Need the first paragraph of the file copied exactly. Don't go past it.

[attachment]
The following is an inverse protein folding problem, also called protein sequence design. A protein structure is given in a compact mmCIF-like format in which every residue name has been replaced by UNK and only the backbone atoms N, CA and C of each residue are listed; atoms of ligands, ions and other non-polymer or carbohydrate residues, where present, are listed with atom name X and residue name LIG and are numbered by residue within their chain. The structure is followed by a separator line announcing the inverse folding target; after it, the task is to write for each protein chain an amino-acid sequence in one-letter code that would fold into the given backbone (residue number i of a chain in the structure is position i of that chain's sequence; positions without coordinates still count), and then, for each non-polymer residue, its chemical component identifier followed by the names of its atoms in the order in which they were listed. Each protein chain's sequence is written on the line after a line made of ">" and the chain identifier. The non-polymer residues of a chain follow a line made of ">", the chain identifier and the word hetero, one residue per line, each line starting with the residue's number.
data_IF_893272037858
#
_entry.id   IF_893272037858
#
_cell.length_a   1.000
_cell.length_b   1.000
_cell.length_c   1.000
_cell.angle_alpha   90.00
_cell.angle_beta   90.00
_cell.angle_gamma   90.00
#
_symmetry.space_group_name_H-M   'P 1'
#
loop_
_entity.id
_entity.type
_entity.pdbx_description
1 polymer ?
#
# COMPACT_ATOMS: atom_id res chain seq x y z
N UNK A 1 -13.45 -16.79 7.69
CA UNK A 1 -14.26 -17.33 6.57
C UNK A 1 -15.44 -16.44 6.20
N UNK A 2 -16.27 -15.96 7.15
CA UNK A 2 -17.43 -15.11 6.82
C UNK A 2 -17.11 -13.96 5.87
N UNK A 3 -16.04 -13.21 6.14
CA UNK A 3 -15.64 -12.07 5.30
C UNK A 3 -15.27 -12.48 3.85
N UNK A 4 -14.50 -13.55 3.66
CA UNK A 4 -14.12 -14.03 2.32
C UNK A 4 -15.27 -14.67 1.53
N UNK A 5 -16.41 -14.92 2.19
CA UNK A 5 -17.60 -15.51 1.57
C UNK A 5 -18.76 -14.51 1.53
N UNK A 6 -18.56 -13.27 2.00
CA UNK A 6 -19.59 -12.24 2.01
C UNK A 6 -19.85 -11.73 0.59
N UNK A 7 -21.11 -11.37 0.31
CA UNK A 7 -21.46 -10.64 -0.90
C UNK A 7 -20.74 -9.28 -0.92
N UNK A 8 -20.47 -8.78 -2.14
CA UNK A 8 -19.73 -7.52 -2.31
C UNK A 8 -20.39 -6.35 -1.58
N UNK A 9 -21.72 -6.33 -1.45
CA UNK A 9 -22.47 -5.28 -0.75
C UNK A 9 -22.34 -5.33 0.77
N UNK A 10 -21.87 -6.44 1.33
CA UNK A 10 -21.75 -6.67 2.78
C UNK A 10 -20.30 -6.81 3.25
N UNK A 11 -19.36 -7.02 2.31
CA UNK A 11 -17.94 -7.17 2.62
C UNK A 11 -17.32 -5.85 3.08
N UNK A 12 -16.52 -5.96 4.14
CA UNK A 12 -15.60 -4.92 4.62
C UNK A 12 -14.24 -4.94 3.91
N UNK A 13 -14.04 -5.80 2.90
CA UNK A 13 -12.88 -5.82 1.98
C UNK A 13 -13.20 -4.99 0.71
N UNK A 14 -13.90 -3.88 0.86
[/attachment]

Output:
The following is an inverse protein folding problem, also called protein sequence design. A protein structure is given in a compact mmCIF-like format in which every residue name has been replaced by UNK and only the backbone atoms N, CA and C of each residue are listed; atoms of ligands, ions and other non-polymer or carbohydrate residues, where present, are listed with atom name X and residue name LIG and are numbered by residue within their chain. The structure is followed by a separator line announcing the inverse folding target; after it, the task is to write for each protein chain an amino-acid sequence in one-letter code that would fold into the given backbone (residue number i of a chain in the structure is position i of that chain's sequence; positions without coordinates still count), and then, for each non-polymer residue, its chemical component identifier followed by the names of its atoms in the order in which they were listed. Each protein chain's sequence is written on the line after a line made of ">" and the chain identifier. The non-polymer residues of a chain follow a line made of ">", the chain identifier and the word hetero, one residue per line, each line starting with the residue's number.